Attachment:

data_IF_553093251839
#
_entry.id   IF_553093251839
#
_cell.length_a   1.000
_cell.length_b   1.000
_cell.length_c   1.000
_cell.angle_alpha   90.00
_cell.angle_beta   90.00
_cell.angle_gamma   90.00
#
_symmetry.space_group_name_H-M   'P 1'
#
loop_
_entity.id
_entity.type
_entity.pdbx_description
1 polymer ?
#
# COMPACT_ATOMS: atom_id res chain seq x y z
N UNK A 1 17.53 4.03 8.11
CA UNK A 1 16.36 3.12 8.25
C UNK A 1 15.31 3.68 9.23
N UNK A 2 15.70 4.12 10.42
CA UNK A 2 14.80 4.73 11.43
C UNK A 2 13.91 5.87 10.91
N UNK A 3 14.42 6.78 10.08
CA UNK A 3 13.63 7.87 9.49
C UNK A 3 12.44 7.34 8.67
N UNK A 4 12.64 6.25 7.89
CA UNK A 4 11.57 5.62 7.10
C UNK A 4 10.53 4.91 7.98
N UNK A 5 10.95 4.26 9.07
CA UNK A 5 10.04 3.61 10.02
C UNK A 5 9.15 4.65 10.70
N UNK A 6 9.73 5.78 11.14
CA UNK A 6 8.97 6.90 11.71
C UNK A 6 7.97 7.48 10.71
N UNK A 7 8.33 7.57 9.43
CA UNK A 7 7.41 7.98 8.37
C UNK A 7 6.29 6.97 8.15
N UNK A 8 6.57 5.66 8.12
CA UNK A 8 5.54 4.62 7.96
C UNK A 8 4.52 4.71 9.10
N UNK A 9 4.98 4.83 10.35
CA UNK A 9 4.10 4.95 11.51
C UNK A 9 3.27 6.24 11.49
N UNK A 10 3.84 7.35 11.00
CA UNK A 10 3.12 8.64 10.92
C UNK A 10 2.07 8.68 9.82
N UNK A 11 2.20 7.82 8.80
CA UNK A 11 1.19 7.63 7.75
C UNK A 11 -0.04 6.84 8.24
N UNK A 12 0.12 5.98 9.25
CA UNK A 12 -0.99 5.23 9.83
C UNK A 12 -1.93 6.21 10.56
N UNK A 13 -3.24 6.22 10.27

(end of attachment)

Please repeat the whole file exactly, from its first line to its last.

data_IF_553093251839
#
_entry.id   IF_553093251839
#
_cell.length_a   1.000
_cell.length_b   1.000
_cell.length_c   1.000
_cell.angle_alpha   90.00
_cell.angle_beta   90.00
_cell.angle_gamma   90.00
#
_symmetry.space_group_name_H-M   'P 1'
#
loop_
_entity.id
_entity.type
_entity.pdbx_description
1 polymer ?
#
# COMPACT_ATOMS: atom_id res chain seq x y z
N UNK A 1 17.53 4.03 8.11
CA UNK A 1 16.36 3.12 8.25
C UNK A 1 15.31 3.68 9.23
N UNK A 2 15.70 4.12 10.42
CA UNK A 2 14.80 4.73 11.43
C UNK A 2 13.91 5.87 10.91
N UNK A 3 14.42 6.78 10.08
CA UNK A 3 13.63 7.87 9.49
C UNK A 3 12.44 7.34 8.67
N UNK A 4 12.64 6.25 7.89
CA UNK A 4 11.57 5.62 7.10
C UNK A 4 10.53 4.91 7.98
N UNK A 5 10.95 4.26 9.07
CA UNK A 5 10.04 3.61 10.02
C UNK A 5 9.15 4.65 10.70
N UNK A 6 9.73 5.78 11.14
CA UNK A 6 8.97 6.90 11.71
C UNK A 6 7.97 7.48 10.71
N UNK A 7 8.33 7.57 9.43
CA UNK A 7 7.41 7.98 8.37
C UNK A 7 6.29 6.97 8.15
N UNK A 8 6.57 5.66 8.12
CA UNK A 8 5.54 4.62 7.96
C UNK A 8 4.52 4.71 9.10
N UNK A 9 4.98 4.83 10.35
CA UNK A 9 4.10 4.95 11.51
C UNK A 9 3.27 6.24 11.49
N UNK A 10 3.84 7.35 11.00
CA UNK A 10 3.12 8.64 10.92
C UNK A 10 2.07 8.68 9.82
N UNK A 11 2.20 7.82 8.80
CA UNK A 11 1.19 7.63 7.75
C UNK A 11 -0.04 6.84 8.24
N UNK A 12 0.12 5.98 9.25
CA UNK A 12 -0.99 5.23 9.83
C UNK A 12 -1.93 6.21 10.56
N UNK A 13 -3.24 6.22 10.27